Glen B. Alleman

                       

                      -----Original Message-----
                      From: Steven Gordon [mailto:sagordon@...]
                      Sent: Thursday, March 11, 2004 11:26 AM
                      To: scrumdevelopment@yahoogroups.com
                      Subject: RE: [scrumdevelopment] Re: [APM] Traceability

                       

                      Maybe it is obvious to some of you, but I still do not see how the network of linkages from EXISTING requirements through tests and other intermediate artifacts to the EXISTING code significantly helps in ascertaining the impact of implementing a NEW requirement.

                      -----Original Message-----
                      From: Brad Appleton [mailto:brad@...]
                      Sent: Thu 3/11/2004 11:17 AM
                      To: agileprojectmanagement@yahoogroups.com
                      Cc: scrumdevelopment@yahoogroups.com
                      Subject: [scrumdevelopment] Re: [APM] Traceability

                      On Thu, Mar 11, 2004 at 12:03:22PM -0500, acockburn@... wrote:
                      > Hi, Glen --- Note you shifted from traceability to impact analysis, and
                      > not only that, but impact analysis across multiple systems.

                      No - he didn't shift from traceability to impact
                      analysis. impact analysis is one of  the main reasons for
                      traceability. Traceability does not mean "traceability from
                      requirements to code". It means traceability from requirements
                      THRU all intermediate artifacts/activities TO all deliverable
                      artifacts and their dependencies. The main reason cited for
                      for doing this is not merely for ensuring conformance to
                      spec but for change impact analysis. And that was the main
                      aspect of traceability mentioned in the post that began this
                      thread. impact analysis is not separate from traceability,
                      it is one of the main reasons given for it.

                    • Ron Jeffries
                      ... Unclear how knowing how something else is implemented tells you how something new is implemented. If that worked, we could use the matrix from the previous
                      Message 10 of 14 , Mar 11, 2004
                        On Thursday, March 11, 2004, at 1:30:22 PM, Alleman, Glen B. wrote:

                        > Let's pretent we have a traceabiity matirx for the current system. Now a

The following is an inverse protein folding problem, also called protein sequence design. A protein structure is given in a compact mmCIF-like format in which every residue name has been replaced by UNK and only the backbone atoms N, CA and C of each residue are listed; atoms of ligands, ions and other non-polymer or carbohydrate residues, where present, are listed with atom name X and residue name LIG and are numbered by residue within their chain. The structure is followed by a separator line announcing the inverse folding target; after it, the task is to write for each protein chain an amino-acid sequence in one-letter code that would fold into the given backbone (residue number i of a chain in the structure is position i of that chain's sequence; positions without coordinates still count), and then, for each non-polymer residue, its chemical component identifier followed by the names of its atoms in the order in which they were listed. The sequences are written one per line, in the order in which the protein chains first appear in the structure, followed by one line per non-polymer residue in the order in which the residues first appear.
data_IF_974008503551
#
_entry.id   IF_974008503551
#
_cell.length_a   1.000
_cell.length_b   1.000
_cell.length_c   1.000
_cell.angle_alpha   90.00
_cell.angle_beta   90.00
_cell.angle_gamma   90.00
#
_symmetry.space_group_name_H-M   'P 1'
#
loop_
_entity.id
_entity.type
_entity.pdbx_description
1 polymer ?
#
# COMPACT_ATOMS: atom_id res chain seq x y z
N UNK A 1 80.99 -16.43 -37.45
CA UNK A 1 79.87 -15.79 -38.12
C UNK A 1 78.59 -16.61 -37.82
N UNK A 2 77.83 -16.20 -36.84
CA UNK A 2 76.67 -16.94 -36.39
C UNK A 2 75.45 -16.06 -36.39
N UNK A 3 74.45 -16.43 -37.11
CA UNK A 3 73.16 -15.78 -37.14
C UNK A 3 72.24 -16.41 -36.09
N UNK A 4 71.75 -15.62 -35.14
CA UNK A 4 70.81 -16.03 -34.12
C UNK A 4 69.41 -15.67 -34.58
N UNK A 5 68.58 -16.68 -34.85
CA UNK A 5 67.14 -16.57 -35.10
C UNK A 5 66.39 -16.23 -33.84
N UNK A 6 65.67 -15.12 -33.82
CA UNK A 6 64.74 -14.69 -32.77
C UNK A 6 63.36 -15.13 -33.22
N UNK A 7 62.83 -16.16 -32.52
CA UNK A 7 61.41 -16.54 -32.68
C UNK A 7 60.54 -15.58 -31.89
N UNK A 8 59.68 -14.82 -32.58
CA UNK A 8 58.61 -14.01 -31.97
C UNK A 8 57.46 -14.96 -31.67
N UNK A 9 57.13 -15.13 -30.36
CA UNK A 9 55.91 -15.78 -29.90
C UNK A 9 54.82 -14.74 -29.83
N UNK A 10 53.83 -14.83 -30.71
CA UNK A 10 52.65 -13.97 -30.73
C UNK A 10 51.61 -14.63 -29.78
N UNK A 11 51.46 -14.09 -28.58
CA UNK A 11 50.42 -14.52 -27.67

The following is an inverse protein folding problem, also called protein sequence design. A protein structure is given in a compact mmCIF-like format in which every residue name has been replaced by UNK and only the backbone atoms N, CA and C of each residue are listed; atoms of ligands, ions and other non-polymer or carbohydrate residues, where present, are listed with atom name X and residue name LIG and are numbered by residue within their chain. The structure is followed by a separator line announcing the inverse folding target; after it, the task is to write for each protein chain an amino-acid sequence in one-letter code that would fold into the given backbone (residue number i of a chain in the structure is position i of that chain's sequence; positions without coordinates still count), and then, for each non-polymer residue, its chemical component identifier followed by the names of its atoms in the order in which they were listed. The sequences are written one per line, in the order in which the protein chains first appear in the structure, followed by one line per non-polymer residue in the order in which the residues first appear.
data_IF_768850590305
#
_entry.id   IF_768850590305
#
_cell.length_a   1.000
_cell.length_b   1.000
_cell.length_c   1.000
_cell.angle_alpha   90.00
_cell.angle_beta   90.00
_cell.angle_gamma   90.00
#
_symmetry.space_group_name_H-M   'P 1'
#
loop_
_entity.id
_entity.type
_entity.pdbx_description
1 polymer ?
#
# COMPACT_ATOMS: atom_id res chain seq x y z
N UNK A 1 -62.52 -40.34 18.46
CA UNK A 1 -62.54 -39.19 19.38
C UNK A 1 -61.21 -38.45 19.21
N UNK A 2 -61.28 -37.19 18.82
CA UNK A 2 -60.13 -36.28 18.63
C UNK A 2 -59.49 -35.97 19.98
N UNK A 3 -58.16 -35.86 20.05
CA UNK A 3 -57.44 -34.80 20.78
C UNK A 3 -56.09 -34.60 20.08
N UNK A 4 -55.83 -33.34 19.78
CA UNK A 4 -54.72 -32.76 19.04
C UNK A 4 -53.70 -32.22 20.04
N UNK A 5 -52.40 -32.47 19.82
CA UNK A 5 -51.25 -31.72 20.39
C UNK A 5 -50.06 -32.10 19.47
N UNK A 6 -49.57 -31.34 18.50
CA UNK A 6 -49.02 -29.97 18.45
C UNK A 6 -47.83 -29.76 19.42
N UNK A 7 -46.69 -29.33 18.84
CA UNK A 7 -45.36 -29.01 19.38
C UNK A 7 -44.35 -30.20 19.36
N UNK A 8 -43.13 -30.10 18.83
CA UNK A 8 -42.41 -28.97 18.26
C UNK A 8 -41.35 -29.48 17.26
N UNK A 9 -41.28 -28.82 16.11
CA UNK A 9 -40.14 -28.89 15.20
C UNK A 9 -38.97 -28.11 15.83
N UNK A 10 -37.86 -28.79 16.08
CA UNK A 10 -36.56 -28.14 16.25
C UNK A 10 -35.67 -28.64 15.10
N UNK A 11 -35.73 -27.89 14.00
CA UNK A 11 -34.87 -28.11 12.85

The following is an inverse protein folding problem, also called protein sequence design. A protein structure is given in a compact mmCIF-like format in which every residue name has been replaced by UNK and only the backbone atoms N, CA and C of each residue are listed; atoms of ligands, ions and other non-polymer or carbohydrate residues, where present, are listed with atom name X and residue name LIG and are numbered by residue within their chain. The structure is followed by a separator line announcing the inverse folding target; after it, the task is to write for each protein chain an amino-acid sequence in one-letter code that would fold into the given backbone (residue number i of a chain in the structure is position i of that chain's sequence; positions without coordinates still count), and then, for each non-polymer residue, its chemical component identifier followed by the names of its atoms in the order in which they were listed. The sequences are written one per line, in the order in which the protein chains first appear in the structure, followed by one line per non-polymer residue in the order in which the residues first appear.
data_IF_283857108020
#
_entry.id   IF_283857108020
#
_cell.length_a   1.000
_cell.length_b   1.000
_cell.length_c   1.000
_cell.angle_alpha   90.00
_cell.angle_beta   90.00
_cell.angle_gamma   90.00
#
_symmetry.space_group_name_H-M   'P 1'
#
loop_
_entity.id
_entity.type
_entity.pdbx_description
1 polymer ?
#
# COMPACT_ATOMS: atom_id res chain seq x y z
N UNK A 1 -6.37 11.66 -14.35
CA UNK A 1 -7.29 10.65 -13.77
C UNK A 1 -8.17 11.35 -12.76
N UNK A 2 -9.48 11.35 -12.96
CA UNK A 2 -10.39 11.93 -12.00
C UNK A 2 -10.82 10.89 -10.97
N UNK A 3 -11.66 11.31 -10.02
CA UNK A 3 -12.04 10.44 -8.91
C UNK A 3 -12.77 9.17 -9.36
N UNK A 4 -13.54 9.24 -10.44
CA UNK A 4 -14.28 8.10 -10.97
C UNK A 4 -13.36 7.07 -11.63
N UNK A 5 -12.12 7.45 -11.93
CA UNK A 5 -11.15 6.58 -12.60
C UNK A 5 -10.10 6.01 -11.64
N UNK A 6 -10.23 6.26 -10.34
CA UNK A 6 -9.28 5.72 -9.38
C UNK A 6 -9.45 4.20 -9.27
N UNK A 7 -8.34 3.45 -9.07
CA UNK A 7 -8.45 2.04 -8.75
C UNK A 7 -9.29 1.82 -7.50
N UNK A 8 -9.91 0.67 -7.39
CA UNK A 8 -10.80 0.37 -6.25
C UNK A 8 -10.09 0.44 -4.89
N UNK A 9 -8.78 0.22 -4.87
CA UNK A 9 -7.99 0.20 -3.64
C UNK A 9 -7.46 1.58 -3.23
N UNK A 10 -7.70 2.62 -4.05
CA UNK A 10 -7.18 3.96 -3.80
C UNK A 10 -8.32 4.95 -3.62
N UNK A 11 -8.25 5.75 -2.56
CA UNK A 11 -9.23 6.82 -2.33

> new requirement comes along. Since this is a production system (I get to
                        > pretend in my own domain), I would like to know what other modeules
                        > would be impacted by this change. In Alistair's example I want ot avoid
                        > tying requirments to methods, but say we did. Now I can answer the
                        > question, how many regression tests do I need, what data validation
                        > rules are impacted in the DB, stuff like that. Same goes for bug fixing
                        > in existing code.

                        Unclear how knowing how something else is implemented tells you how
                        something new is implemented. If that worked, we could use the matrix from
                        the previous company. Which, by the way, would probably work just as well
                        ...

                        Ron Jeffries
                        www.XProgramming.com
                        A man hears what he wants to hear, and disregards the rest. -- Paul Simon
                      • Ron Jeffries
                        ... There is no disagreement that if it s required you have to do it. The discussion of interest is around whether it is worth doing. In what way would a
                        Message 11 of 14 , Mar 11, 2004
                          On Thursday, March 11, 2004, at 1:26:59 PM, Alleman, Glen B. wrote:

                          > Your discussion below illuminates the gaps in domain. For a large
                          > weapons systems development - say 10 millions of code - tractability of
                          > requirements to code is how we get paid. Earned Value is the accounting
                          > side, traceability is the auditor's tool for computing BCWP showing that
                          > a requirements has been met with not only tests but deliverables into
                          > the CM system.

                          There is no disagreement that if it's required you have to do it. The
                          discussion of interest is around whether it is worth doing.

                          In what way would a random matrix be outperformed by the one you do?

                          Ron Jeffries
                          www.XProgramming.com
                          Know what I pray for? The strength to change what I can, the inability to
                          accept what I can't and the incapacity to tell the difference. --Calvin and Hobbes
                        • Dan Rawsthorne